insert_final_newline has behavior in both documented cases.
insert_final_newline: set to true to ensure file ends with a newline when saving and false to ensure it doesn't.
I'm sure other properties are in the same boat.
Setting that value to something invalid works, at least with the plugins I use, but why not reserve a null value and document it?
+1. The best example is *.md files which use both tabs and spaces as part of markdown syntax purposes. Because of the cascading way .editorconfig settings work, it's much easier to turn a rule such as indent_style 'off' for [*.md] than it is to enable the correct indent_style for every file type specifically. I want this:
This feature is already supported and has been for a very long time. You can use null, none, ignore, off or even foo if you want. Anything that's not supported will remove the setting for you.
+1, I also couldn't find this in the documentation, but glad it works.
I don't think we want to define a specific value, as there are so many current implementations with all sorts of variations, but I support the idea of documenting the feature. I know it's been brought up in the past and it's definitely a source of confusion, so there's definitely some value there. Reopening this ticket.
In order to let this standard finally become explicit i would really suggest defining a single specific value since this would avoid a lot of confusion in the future.
I still don't think it's worth introducing a breaking change, so unless another EditorConfig member agrees, I think we'll have to preserve existing functionality and just document it.
I guess i don't get it. Is there any property that allows a value being f.e. auto? If not this doesn't break anything but instead makes a common practice (whose behaviour isn't defined, too) explicit.
But i guess I don't have a complete overview.
I really don't see the point in saying/defining a single "supported" value, when in all actuality, we don't support the value at all! In fact, the fact that it's an unsupported value is what allows it to work by overriding supported values. Calling out some fake-supported value would be more confusing, because people would wonder why a particular setting that's not supported is removing a setting, when there is no documented "supported" value suggesting it should do anything at all!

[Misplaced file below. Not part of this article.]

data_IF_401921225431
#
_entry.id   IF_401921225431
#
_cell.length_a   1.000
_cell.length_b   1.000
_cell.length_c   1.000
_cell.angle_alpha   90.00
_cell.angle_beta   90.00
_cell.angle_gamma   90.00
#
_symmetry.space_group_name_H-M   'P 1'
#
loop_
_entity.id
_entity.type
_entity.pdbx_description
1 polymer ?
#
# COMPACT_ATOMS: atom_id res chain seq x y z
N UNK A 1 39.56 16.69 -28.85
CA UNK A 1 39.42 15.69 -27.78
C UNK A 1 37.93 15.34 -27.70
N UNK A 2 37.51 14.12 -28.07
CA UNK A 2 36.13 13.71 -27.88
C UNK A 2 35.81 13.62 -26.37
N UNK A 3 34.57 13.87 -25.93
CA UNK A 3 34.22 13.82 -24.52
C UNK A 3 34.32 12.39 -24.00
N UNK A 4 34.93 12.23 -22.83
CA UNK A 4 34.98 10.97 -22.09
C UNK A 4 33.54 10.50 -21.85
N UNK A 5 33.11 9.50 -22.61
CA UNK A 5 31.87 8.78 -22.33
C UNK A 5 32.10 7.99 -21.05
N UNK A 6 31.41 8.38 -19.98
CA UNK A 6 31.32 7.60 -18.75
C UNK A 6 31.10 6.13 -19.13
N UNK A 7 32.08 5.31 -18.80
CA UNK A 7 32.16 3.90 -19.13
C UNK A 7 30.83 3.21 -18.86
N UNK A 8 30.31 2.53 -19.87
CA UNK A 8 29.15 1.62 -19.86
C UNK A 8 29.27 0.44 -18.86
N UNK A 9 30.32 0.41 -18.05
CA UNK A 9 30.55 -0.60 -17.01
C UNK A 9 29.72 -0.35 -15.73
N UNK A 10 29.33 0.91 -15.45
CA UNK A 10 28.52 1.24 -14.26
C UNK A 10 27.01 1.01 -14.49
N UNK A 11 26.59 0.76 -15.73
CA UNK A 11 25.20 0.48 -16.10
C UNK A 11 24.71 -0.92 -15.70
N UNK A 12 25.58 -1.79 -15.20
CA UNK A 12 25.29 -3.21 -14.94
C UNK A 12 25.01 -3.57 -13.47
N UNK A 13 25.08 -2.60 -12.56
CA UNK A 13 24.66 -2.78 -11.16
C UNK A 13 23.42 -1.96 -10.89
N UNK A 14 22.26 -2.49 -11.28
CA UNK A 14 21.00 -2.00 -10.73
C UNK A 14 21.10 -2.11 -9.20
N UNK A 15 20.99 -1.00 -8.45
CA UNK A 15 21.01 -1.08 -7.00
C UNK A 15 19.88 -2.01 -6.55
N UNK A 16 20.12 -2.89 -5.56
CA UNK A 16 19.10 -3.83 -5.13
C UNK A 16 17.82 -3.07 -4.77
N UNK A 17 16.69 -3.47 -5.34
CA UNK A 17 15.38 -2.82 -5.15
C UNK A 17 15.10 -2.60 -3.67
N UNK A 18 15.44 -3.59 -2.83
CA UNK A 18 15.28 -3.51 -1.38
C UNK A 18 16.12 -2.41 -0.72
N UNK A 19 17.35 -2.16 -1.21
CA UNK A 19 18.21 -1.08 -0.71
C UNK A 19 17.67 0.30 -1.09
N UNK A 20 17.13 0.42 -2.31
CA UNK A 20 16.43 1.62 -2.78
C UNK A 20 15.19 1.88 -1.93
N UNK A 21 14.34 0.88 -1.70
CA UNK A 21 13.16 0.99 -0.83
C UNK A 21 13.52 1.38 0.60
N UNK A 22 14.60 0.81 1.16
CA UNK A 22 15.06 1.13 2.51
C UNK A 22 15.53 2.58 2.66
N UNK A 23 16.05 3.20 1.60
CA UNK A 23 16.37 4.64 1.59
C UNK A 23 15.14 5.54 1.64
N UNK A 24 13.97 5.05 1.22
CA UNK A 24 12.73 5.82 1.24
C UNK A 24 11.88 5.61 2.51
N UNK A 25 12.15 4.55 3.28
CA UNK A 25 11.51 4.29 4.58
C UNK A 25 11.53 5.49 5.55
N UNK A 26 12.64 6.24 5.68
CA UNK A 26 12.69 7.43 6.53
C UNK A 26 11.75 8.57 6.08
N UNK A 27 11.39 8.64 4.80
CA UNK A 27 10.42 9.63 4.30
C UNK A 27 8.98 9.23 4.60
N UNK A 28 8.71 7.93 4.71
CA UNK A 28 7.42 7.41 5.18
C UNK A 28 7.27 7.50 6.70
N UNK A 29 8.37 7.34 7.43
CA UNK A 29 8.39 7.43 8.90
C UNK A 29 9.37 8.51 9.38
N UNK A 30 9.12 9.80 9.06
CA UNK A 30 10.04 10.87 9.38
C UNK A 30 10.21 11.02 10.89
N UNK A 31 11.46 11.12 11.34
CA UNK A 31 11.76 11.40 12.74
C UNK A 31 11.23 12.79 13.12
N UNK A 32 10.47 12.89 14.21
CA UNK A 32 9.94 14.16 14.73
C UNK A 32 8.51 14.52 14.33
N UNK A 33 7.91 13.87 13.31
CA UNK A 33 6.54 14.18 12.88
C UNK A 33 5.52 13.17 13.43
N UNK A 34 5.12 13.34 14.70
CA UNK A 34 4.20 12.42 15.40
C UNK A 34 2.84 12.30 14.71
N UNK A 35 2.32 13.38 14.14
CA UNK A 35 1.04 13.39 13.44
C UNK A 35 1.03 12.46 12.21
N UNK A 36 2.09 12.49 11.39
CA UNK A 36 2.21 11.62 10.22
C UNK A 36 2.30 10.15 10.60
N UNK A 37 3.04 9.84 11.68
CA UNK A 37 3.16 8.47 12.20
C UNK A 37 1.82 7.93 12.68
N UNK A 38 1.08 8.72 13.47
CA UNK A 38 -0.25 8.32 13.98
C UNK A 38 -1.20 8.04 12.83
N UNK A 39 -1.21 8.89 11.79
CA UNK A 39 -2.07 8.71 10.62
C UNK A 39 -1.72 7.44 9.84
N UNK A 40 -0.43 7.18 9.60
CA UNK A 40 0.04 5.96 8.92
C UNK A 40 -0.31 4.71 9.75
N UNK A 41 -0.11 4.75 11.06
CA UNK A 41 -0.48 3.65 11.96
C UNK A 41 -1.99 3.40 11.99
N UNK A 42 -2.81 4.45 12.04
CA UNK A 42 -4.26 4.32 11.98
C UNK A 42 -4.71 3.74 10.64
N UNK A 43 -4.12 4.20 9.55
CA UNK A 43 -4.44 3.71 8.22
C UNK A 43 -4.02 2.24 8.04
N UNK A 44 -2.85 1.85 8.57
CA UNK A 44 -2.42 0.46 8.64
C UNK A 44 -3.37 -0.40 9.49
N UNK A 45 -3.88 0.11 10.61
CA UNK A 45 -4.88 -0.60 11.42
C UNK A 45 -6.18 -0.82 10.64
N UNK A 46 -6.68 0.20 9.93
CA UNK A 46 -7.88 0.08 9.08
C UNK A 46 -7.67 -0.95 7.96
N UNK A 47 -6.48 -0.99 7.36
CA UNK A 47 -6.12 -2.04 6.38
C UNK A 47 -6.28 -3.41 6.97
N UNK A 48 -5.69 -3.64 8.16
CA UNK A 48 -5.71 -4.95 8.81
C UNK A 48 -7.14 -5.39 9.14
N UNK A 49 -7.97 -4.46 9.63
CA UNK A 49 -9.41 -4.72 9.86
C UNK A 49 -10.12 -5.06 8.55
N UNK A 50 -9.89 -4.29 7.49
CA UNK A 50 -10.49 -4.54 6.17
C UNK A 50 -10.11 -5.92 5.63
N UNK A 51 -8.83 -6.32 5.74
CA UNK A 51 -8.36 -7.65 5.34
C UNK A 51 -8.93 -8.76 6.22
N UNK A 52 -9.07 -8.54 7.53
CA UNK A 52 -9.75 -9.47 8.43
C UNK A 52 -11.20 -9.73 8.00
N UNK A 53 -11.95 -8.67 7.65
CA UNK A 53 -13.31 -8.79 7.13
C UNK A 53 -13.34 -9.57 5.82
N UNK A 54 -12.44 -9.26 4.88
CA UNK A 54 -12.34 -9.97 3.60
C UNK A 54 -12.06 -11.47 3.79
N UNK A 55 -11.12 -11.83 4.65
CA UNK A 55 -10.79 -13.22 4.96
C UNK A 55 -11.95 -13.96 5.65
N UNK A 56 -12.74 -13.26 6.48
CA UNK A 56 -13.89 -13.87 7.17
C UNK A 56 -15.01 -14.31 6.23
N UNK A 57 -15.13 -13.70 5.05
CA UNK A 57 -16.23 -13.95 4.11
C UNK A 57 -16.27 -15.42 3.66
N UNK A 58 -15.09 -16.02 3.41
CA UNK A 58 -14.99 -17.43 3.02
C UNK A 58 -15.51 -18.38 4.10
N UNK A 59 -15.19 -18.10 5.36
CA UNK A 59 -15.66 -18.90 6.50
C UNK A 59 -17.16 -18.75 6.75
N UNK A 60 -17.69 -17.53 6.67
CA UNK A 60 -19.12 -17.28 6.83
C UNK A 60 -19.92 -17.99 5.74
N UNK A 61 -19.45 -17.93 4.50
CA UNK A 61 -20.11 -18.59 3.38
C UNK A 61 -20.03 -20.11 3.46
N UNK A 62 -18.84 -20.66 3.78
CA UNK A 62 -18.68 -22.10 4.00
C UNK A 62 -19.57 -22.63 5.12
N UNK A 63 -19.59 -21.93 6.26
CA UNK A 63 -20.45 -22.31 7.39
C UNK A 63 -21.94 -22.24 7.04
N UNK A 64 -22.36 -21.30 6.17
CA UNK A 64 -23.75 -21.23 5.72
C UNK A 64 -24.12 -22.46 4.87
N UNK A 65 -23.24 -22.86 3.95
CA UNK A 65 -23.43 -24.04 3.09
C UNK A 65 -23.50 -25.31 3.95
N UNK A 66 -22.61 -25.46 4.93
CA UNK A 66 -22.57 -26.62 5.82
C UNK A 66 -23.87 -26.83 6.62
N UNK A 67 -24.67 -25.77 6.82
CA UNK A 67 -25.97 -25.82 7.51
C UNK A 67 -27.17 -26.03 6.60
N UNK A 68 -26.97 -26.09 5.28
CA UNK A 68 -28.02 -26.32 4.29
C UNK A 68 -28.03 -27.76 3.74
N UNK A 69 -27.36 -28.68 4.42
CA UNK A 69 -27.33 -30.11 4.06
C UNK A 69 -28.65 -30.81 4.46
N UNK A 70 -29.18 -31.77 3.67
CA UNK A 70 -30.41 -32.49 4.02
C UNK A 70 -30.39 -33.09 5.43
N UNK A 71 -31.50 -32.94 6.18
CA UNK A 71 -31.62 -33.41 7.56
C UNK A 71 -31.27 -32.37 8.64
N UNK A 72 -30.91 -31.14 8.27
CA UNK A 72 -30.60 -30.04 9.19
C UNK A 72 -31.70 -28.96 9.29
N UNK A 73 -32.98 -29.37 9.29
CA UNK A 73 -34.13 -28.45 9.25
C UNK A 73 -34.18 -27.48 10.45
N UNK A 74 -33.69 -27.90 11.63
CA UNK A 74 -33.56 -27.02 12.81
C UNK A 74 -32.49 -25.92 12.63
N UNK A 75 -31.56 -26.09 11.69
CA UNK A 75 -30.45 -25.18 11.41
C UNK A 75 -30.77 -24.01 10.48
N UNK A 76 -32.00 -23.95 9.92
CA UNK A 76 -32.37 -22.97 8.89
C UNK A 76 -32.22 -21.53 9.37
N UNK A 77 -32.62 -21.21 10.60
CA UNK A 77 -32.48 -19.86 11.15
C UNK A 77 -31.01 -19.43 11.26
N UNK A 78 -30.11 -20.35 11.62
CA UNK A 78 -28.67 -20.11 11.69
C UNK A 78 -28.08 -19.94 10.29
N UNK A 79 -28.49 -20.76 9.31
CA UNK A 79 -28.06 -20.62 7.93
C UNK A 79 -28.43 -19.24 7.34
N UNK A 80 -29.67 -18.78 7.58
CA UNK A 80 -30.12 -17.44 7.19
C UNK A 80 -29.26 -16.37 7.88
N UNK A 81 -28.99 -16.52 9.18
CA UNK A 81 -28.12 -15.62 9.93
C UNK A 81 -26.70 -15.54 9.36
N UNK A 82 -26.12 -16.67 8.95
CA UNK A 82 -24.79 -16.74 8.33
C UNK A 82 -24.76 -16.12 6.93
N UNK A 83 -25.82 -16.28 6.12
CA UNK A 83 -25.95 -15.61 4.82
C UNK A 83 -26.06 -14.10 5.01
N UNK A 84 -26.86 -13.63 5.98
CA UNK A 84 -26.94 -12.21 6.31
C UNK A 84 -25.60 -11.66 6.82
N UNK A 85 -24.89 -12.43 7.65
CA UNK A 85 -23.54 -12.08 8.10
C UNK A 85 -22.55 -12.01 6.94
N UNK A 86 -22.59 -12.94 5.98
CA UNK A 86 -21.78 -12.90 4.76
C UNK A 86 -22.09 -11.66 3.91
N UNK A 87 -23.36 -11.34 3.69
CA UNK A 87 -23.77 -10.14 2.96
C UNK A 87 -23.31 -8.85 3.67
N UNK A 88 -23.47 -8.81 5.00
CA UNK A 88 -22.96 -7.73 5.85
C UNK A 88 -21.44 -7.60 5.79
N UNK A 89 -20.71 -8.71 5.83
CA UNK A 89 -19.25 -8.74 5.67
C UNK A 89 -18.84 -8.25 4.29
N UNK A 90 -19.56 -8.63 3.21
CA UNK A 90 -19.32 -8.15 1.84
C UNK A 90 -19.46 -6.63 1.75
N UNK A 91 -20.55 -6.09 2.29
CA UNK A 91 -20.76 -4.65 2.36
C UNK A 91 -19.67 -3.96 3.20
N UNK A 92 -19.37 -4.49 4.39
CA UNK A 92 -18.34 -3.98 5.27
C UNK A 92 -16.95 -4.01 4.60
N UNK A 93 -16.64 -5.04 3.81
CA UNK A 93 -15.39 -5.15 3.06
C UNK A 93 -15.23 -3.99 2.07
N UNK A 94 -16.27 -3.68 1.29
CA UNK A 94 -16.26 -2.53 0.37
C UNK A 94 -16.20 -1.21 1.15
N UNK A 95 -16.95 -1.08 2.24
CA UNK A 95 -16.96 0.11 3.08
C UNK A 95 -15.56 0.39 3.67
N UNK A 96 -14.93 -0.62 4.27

Consider the following statements:
Thanks for clarifying that any make/model can also take me from point A to point B, but isn't that a bit redundant to say? I mean, why even bring it up? Why don't you just tell me that all makes and models of cars that are not on the reserved list can take me from point A to point B in the first place and call it a day?
OK. This makes sense. No additional (useless) details have been added to create confusion.
Also, remember that you can have some fun with this particular feature. For example:
charset = utf-8
indent_style = space
indent_size = 4
end_of_line = lf
insert_final_newline = true
charset = rambo
indent_style = undo
indent_size = whatever
end_of_line = null
insert_final_newline = nah
This would totally work! Make spam your organization's official value to remove an EditorConfig setting if you want. That might make sense if you were working on a Python project, right? Oh, but you don't like spam? How about spam, eggs, sausage and spam? That ain't got much spam in it!
Point is, you can use whatever you want, so go ahead and do that and have fun with it. If you say "too much" you will confuse people.
Documenting how to disable rules is not the issue. I've agreed with that part of the request. The issue is taking it a step further and recommending a single "unsupported" value. If we want to provide examples, that's fine too. I'm just not feeling this single unsupported value, as if there's something special about it.
Since we now have a formal procedure to accept format changes now, do you guys want me to put this on the agenda, i.e., formalization of disabling values?
@florianb You can file an application if you still want to...
@jedmao i gave your answer some days to settle.
At first i must beg for pardon because it seems i wasn't able to express my intention in the right way.
I still disagree even though i guess i understand your point of view now. As far as i understand you want to avoid any more bloating by adding "unnecessary" content.
I would agree with that if we wouldn't reoccurring face users which are unsure how to explicitly express that a value should be explicitly not touched by editorconfig. This adds efforts for the users and for the maintainers since the users must guess and/or research how to achieve this functionality. A part of these users will try to get answers of their maintainers (search for disable/none/undefine in the issues).
I would define a single reserved value which explicitly disables its property.
This makes us no effort (than writing this single line) but will stop people asking how to disable a property. This wouldn't even break anything, since all these fantastic values like "rambo" would still be treated as invalid.
@florianb I agree with everything you just said.
What do you think about unset as the reserved value?
+1 for unset WFM.
I noticed max_line_length is documented to use off.
Interesting! Looks like we should stick with off for consistency then.